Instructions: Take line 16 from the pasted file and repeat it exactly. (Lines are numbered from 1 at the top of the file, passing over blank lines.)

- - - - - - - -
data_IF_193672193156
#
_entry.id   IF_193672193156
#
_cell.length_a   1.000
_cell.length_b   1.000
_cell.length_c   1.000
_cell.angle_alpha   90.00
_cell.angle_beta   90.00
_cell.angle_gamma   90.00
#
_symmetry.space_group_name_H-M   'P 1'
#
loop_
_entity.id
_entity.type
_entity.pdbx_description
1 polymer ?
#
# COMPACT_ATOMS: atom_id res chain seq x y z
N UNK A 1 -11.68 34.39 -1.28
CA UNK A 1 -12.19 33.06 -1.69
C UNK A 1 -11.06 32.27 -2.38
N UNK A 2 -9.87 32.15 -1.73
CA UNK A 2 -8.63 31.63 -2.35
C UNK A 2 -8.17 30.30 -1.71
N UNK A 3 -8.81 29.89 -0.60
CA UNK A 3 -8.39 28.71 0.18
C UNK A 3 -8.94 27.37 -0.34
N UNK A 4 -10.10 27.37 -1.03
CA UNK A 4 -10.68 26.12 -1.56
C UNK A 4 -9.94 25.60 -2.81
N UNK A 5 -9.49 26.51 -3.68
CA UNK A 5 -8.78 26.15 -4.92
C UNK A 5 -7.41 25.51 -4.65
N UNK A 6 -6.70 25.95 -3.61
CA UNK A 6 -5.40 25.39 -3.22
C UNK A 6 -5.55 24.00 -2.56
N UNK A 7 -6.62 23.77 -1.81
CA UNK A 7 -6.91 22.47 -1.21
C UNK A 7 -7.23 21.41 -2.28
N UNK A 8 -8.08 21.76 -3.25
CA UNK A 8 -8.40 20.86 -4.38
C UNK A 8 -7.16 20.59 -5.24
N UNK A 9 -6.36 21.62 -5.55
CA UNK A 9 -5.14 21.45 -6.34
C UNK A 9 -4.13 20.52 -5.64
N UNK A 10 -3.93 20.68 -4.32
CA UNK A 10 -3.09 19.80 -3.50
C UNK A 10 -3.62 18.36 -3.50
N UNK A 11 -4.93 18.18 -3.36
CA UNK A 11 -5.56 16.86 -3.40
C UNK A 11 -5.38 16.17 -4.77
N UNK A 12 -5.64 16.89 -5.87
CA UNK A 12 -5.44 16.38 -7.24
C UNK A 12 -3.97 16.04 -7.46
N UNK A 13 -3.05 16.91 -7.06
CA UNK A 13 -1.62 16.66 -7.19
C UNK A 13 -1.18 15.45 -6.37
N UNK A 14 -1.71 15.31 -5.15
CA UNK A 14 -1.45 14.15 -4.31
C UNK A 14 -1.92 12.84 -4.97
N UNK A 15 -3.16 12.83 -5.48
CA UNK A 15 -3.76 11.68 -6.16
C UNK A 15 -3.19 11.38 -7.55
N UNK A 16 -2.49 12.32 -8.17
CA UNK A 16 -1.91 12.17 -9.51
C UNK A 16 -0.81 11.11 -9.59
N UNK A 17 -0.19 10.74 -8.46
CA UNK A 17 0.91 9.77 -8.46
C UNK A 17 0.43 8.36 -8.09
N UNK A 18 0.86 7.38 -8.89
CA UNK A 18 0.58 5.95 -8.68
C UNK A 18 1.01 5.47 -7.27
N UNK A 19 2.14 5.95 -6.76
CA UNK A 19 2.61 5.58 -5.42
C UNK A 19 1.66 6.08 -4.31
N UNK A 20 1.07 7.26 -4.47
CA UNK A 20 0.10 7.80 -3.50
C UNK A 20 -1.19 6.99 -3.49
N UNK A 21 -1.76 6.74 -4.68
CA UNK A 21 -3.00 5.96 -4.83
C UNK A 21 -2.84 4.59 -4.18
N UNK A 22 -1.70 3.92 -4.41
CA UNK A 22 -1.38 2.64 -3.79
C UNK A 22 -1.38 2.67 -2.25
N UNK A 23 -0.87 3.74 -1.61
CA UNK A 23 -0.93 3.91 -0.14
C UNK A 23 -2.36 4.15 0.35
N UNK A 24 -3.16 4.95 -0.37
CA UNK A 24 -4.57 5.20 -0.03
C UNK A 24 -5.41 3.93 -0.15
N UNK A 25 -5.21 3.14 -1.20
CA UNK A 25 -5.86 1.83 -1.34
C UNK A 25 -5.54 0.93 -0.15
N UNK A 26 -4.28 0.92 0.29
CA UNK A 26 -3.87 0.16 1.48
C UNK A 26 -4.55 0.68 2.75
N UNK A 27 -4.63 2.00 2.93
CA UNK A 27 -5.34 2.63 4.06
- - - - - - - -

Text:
_entity.type